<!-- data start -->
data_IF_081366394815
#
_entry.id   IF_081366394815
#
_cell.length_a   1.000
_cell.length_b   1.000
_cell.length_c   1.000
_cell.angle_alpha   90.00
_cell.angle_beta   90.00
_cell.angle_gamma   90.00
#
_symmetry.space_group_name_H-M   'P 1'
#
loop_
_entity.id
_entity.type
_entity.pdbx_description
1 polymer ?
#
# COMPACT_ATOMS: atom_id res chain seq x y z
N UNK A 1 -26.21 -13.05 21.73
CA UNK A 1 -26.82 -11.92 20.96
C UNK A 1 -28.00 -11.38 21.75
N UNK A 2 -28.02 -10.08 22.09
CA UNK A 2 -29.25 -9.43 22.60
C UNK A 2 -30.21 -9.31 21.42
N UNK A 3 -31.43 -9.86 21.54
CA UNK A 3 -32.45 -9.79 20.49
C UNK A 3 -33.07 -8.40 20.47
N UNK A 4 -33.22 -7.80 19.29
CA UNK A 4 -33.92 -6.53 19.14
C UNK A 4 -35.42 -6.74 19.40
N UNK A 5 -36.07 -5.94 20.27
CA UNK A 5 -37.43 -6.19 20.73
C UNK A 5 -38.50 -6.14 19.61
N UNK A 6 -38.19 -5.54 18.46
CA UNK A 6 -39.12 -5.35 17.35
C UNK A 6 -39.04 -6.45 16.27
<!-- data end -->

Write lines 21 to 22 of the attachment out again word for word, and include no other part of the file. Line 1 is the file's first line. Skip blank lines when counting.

N UNK A 1 -26.21 -13.05 21.73
CA UNK A 1 -26.82 -11.92 20.96